(1) Italian infectious diseases specialist Prof. Matteo Bassetti, who works at the St. Martin Hospital in Genoa, makes the claim that the virus has mutated into a weaker form, reports the Daily Telegraph (among many other outlets). Here is an archive copy: http://archive.is/1EWSp
Coronavirus has downgraded from a “tiger to a wild cat” and could die out on its own without a vaccine, an infectious diseases specialist has claimed.
Prof Matteo Bassetti, head of the infectious diseases clinic at the Policlinico San Martino hospital in Italy, told The Telegraph that Covid-19 has been losing its virulence in the last month and patients who would have previously died are now recovering.
“The clinical impression I have is that the virus is changing in severity,” said Prof Bassetti.
“In March and early April the patterns were completely different. People were coming to the emergency department with a very difficult to manage illness and they needed oxygen and ventilation, some developed pneumonia.
“Now, in the past four weeks, the picture has completely changed in terms of patterns. There could be a lower viral load in the respiratory tract, probably due to a genetic mutation in the virus which has not yet been demonstrated scientifically. Also we are now more aware of the disease and able to manage it.
“It was like an aggressive tiger in March and April but now it’s like a wild cat. Even elderly patients, aged 80 or 90, are now sitting up in bed and they are breathing without help. The same patients would have died in two or three days before.
“I think the virus has mutated because our immune system reacts to the virus and we have a lower viral load now due to the lockdown, mask-wearing, social distancing. We still have to demonstrate why it’s different now.
Wishful thinking? Though this sort of thing has been known to happen in the past. Viruses that kill off their hosts quickly (such as Ebola and MERS) don’t get to spread their genome as well as those who just make their hosts sick, so there is “evolutionary pressure”, if you like.
[UPDATE: A reader comments: “I don’t remember where I read it, but I recall a journal article from back when I was a bio/pre-nursing major that postulated that no disease with an infection mortality rate above ~5% would ever go global despite air travel, unless artificially spread, or had a crazy long (>1month) incubation period, because any bug that deadly kills enough people that the infected population ends up quarantined almost by default, no matter where. It seemed quite logical to me.”]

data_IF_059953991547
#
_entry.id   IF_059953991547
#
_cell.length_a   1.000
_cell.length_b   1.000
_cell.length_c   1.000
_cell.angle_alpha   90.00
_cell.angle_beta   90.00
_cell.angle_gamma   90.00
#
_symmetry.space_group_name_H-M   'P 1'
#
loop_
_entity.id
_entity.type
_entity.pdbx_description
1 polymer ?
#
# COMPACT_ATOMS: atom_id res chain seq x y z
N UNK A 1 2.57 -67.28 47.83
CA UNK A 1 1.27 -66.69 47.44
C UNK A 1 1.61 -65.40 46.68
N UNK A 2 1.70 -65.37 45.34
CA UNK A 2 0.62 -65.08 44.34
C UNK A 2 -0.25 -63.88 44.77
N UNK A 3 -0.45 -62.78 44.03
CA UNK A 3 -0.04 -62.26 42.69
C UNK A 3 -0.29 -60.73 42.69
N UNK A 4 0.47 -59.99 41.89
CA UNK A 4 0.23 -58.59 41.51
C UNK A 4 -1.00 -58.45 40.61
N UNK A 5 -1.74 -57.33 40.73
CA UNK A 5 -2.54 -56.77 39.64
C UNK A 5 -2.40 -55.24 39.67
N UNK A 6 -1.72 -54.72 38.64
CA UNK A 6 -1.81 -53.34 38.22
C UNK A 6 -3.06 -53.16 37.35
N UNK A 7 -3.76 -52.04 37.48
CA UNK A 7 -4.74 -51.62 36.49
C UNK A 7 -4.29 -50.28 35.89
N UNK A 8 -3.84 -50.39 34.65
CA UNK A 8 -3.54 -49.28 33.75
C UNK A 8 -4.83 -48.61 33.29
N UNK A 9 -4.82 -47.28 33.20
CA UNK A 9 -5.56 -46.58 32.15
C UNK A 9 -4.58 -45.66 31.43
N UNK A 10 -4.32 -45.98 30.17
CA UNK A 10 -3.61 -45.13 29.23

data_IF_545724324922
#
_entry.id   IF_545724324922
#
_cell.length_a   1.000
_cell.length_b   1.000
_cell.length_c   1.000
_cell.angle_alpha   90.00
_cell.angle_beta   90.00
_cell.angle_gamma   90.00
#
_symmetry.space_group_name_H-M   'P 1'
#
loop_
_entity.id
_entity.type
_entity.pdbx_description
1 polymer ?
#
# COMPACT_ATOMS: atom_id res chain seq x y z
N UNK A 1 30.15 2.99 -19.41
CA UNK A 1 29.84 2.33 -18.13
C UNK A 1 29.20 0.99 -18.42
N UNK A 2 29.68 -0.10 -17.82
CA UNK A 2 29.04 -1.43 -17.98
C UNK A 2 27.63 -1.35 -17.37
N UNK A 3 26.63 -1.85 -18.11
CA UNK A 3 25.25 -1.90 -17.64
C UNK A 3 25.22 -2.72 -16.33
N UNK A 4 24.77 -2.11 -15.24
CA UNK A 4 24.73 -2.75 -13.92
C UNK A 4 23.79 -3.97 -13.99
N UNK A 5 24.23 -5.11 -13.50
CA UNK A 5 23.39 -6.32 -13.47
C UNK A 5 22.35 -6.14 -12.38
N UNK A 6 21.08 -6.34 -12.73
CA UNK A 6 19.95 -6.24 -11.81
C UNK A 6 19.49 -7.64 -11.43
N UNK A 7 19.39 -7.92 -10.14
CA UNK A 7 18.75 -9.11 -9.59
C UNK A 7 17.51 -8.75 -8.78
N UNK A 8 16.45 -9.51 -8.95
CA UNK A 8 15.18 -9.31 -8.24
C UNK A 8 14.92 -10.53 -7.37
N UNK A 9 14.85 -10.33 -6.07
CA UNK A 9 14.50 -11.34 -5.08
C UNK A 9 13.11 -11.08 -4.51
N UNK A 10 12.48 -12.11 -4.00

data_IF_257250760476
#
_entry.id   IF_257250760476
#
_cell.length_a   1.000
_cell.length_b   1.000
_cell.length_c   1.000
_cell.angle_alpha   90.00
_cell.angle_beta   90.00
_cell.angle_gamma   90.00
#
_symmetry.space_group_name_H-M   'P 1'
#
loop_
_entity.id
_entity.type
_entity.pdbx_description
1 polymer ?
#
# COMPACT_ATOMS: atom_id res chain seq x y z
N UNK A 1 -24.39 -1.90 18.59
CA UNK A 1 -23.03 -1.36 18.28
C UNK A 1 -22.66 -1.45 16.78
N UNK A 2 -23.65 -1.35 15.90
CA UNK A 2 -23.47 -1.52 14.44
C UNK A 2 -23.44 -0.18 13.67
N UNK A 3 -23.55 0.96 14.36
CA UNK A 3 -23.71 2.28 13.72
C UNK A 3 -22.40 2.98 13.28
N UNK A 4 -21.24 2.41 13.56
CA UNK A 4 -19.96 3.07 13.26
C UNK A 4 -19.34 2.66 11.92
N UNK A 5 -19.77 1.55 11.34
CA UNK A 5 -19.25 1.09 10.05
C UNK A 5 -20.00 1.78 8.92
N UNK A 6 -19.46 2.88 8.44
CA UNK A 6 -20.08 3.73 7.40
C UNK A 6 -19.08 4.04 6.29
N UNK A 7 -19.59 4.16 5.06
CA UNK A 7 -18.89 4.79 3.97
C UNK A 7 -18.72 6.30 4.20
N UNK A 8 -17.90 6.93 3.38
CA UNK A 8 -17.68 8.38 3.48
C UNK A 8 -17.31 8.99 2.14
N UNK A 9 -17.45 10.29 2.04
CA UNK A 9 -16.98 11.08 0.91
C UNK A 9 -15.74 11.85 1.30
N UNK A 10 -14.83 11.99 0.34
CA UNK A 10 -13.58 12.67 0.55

There is, of course, another possible explanation. Vitamin D deficiency is surprisingly prevalent in northern Italy, especially in winter. With the summer weather and people again being able to go outside — particularly indulge in the Italian pastime of sitting outside with one’s coffee and/or pasta — people may simply be less deficient and their immune systems better able to face the challenge of the virus.
The proof in the pudding would be to sequence the genome of COVID19 from this putative “new strain” and see if it really is different in anything that would affect the spike, the replicase (a.k.a, RdRp), or another part of the viral machinery. Absent that, my money is on vitamin D.
(2) Die Welt (in German) reports on unprecedented complications in the relations between the EU and China, in the context of an EU summit meeting in Brussels on the subject. The misinformation/Fake News campaign to diffuse the regime’s responsibility for the epidemic is one factor, the de facto abolition of Hong Kong’s internal autonomy is another. Then there are the “reshoring” efforts to bring vital production of medical supplies and PPE back to Europe in order not to be dependent on a fragile supply chain.
The article also cites measures to impede hostile takeovers of struggling companies by Chinese state-backed “bargain hunters” .
They say about pressuring China, “Trump does it his way, we do it our way, [albeit] less aggressive [sic].” The journalist comments that China has thus far not gotten any significant pushback for its behavior, and that pressure from European side might make them think again.
(3) The American Chemical Society has a special virtual issue on COVID-19 research across its extensive portfolio of research journals in various areas of chemistry, plus (alas) some what I shall charitably describe as “advocacy papers” and opinion pieces. But that still leaves a lot of original research papers: one that jumped out at me was this one about the role of glutathione deficiency (see our earlier blog post)
ADDENDUM (hat tip: Mrs. Arbel). Dr. Shelton, about 15 minutes into this video, has some advice for people enhancing their vitamin D through sunbathing: “he says after sun exposure don’t shower off the body oils on large body areas … that’s where the vitamin D is still being made for a day …”